Emotional Intelligence Institute co-produced by Texas A&M-Kingsville named the best by state conference
KINGSVILLE - September 21, 2006
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The Emotional Intelligence Institute, “The Key to College Success and Beyond,” co-produced by Texas A&M University-Kingsville, was recently named Best Institute from the 2005 College Academic Support Programs (CASP) state conference in College Station.
The honor was posted this month in the fall 2006 CASP biannual newsletter.
As Best Institute, it has been asked back for this year’s CASP state conference in Austin Oct. 18-21, jointly sponsored by The Texas Higher Education Coordinating Board, the Texas College Reading and Learning Association, the Texas Association of Developmental Education and the national organization College Reading and Learning Association.
The winning institute explored how the development of emotional intelligence skills can impact college student success. The presenters demonstrated that emotional intelligence may be the most important factor influencing students' achievement, career success, leadership, and satisfaction in community colleges and universities. Dr. Gary Low, professor for educational leadership and counseling at A&M-Kingsville, was a presenter, along with Dr. Santos Martinez and Rito Silva of Coastal Bend College, and Dr. Robert Vela Jr. of San Jacinto College-North.
There were seven institutes represented at the 2005 conference. Program chairs determined Best Institute through criteria that included attendance numbers and evaluations handed in by conference attendees.
“The CASP award is especially meaningful because the presenter team included a team of outstanding educators,” said Low. “They all are significantly involved in EI research and programs using emotional intelligence to improve student success and institutional effectiveness.”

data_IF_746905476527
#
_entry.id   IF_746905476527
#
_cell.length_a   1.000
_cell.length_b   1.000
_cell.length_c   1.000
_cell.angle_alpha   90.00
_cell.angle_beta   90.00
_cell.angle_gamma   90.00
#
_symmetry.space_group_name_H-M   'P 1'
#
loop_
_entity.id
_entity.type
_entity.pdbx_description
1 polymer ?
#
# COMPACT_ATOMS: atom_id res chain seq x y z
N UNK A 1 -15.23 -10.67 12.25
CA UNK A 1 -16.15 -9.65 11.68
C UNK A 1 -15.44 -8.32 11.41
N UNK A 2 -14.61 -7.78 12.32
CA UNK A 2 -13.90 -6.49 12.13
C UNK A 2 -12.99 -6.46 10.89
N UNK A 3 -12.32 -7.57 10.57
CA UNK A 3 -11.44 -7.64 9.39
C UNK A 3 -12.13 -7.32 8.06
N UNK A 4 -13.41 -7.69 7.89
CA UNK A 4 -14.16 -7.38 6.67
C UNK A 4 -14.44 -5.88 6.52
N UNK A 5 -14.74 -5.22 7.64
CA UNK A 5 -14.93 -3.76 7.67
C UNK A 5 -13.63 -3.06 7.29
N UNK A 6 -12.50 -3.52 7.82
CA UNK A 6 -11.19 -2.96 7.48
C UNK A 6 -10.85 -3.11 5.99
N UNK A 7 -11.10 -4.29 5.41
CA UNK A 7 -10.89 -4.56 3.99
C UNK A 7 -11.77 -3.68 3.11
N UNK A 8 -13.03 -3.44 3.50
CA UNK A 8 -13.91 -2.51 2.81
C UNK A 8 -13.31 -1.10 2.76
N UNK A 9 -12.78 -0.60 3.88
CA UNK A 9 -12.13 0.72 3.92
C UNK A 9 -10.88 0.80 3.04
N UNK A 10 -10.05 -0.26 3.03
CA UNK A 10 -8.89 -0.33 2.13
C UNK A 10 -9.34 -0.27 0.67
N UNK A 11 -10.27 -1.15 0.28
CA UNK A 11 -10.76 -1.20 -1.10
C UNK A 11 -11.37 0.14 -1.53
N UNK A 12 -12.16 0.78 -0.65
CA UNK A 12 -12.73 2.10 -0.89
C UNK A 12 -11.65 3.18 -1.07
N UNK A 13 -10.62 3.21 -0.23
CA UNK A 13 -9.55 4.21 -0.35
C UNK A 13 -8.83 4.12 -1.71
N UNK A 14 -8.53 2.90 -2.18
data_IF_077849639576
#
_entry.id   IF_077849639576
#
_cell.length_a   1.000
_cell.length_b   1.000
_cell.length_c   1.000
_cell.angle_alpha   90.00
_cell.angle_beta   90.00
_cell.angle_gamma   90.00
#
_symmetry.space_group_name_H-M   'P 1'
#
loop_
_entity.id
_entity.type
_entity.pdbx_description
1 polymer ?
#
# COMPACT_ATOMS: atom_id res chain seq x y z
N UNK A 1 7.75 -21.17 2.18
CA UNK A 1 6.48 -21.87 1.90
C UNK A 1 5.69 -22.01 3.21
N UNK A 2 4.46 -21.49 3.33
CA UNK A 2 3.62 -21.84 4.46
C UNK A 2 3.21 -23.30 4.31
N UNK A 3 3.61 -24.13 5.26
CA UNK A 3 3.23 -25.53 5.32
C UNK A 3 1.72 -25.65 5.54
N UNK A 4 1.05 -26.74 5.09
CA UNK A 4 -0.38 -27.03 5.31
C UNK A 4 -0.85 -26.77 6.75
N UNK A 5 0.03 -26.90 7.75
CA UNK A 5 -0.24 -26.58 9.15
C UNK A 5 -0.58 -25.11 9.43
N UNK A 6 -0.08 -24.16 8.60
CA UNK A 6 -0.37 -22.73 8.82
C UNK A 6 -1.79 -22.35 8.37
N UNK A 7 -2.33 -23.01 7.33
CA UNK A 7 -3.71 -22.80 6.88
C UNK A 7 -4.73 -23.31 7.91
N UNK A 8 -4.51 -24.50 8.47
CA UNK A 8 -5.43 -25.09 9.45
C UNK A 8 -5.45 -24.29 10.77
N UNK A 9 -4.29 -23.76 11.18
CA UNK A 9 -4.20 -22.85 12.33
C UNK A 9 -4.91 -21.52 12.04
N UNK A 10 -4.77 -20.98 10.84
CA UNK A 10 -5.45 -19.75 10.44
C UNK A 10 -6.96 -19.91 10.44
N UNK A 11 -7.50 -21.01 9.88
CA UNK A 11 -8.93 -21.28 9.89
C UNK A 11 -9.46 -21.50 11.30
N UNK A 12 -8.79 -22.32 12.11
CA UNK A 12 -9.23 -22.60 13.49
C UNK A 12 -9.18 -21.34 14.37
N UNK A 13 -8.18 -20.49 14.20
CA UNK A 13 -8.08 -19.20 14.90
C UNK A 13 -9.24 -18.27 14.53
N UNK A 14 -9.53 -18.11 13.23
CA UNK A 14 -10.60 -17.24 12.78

Texas A&M-Kingsville is home to the Emotional Intelligence Research Initiative (EIRI), dedicated to the research, study and development of person-centered assessment and education intervention models for high achievement and personal well being of students and educators. Based in the College of Education, the EIRI conducts and supports collaborative research with individuals, schools, community colleges, universities and organizations to assess and document the role and impact of emotional intelligence skills and competencies to achievement, performance, life effectiveness and health.
Since 1980, more than 40 doctoral level studies have been completed using EI assessments created, developed and researched by Low and Dr. Darwin Nelson, professor of educational leadership & counseling at A&M-Kingsville’s College of Education. Research abstracts are maintained by EIRI and summarized for professionals and students.
“I t is exciting to see the growing recognition and impact that our positive educational model of emotional intelligence is having on college students and academic programs in Texas, nationally and internationally,” said Low. “The need for curricula that address emotional intelligence, individual character, and leadership is becoming more widely acknowledged in private and public sectors. Texas A&M University-Kingsville is being cited more and more as a ‘best practices’ university for its research and classes featuring emotional intelligence.”
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